Leading innovation requires intentionally enabling the processes and constraints that makes it possible. As a leader, that can mean:
Letting Go of Control
Strong leaders must let go of the notion that they should control all aspects of the company’s operations. Both daily and strategic decisions should be delegated to competent staff.
Establishing Clear Values
Leaders must create and communicate strong, purposeful core values to guide behaviors and decisions. These values form the foundation for organizational culture.
Building a High-Performing Team
Recruit and empower talented managers that bring diverse thinking and skills, regardless of age or tenure. Assemble a leadership squad that complements and challenges one another.
Championing the Team
Motivate managers by showing passion for their ideas, celebrating wins, and treating setbacks as learning moments. Drive positive growth and experience sharing across the entire leadership group.
Committing to Walk the Values Talk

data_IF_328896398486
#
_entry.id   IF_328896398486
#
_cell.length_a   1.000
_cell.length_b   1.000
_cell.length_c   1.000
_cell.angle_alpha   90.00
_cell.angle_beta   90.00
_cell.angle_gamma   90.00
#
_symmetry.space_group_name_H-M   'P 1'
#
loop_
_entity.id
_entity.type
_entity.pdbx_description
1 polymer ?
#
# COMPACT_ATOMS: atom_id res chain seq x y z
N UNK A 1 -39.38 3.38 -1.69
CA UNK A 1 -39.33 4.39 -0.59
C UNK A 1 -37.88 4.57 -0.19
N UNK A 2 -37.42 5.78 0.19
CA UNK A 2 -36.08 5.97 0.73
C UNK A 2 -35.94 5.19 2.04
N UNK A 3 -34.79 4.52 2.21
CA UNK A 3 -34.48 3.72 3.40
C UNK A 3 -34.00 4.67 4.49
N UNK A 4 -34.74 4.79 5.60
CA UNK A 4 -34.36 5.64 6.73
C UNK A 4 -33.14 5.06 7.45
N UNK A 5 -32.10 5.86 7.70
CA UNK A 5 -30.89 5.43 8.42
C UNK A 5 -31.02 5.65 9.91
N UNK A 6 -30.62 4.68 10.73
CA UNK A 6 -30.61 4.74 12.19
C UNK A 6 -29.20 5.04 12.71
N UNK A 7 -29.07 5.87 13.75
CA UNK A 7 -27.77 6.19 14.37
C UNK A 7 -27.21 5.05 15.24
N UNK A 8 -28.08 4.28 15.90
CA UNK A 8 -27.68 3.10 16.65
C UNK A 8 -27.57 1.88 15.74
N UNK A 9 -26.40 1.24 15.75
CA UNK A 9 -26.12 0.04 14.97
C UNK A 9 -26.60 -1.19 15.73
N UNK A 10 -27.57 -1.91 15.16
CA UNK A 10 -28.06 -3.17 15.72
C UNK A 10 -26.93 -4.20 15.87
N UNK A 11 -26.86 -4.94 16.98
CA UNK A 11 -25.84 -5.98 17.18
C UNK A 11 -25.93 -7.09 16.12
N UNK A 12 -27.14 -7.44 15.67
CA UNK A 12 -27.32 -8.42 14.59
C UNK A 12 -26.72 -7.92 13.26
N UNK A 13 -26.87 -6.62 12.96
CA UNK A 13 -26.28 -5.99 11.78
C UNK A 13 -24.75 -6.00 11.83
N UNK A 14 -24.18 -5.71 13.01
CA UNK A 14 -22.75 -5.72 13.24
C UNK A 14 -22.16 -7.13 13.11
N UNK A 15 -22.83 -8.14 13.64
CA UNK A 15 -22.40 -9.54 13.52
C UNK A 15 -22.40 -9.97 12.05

Most importantly, executives must fully embrace and embody the organization’s values in their own actions and communications. Lead by example in applying values to guide all choices and model them visibly.
Walking the Talk to Change the Culture
“Walking the talk” is understandably a stretch activity for many leaders. These actions and behaviors are some best practices.
Enable Idea Sharing Through Trust
By delegating to competent staff members and allowing them to make decisions without your input, you are extending your ability to get things done. You are also sending a critical message that you trust your staff to solve problems.
Build Connections and Vulnerability